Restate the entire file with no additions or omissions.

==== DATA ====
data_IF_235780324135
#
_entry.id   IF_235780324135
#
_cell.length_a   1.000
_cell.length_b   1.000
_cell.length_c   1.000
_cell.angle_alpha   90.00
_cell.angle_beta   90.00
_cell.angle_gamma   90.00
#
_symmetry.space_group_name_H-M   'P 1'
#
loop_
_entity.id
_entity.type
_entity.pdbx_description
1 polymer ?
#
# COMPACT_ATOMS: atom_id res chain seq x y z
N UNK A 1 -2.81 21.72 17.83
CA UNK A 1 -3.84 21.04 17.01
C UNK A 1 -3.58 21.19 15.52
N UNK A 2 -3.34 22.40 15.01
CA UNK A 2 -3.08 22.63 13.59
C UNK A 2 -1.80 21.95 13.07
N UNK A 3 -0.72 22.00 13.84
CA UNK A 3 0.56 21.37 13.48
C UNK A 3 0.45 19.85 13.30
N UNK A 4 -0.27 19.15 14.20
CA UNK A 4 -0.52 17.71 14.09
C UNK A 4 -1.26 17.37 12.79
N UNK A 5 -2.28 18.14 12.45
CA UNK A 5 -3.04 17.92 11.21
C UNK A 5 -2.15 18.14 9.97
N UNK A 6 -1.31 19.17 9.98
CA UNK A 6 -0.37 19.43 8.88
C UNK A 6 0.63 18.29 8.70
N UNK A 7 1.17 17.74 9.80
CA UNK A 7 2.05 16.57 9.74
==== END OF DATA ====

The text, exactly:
data_IF_235780324135
#
_entry.id   IF_235780324135
#
_cell.length_a   1.000
_cell.length_b   1.000
_cell.length_c   1.000
_cell.angle_alpha   90.00
_cell.angle_beta   90.00
_cell.angle_gamma   90.00
#
_symmetry.space_group_name_H-M   'P 1'
#
loop_
_entity.id
_entity.type
_entity.pdbx_description
1 polymer ?
#
# COMPACT_ATOMS: atom_id res chain seq x y z
N UNK A 1 -2.81 21.72 17.83
CA UNK A 1 -3.84 21.04 17.01
C UNK A 1 -3.58 21.19 15.52
N UNK A 2 -3.34 22.40 15.01
CA UNK A 2 -3.08 22.63 13.59
C UNK A 2 -1.80 21.95 13.07
N UNK A 3 -0.72 22.00 13.84
CA UNK A 3 0.56 21.37 13.48
C UNK A 3 0.45 19.85 13.30
N UNK A 4 -0.27 19.15 14.20
CA UNK A 4 -0.52 17.71 14.09
C UNK A 4 -1.26 17.37 12.79
N UNK A 5 -2.28 18.14 12.45
CA UNK A 5 -3.04 17.92 11.21
C UNK A 5 -2.15 18.14 9.97
N UNK A 6 -1.31 19.17 9.98
CA UNK A 6 -0.37 19.43 8.88
C UNK A 6 0.63 18.29 8.70
N UNK A 7 1.17 17.74 9.80
CA UNK A 7 2.05 16.57 9.74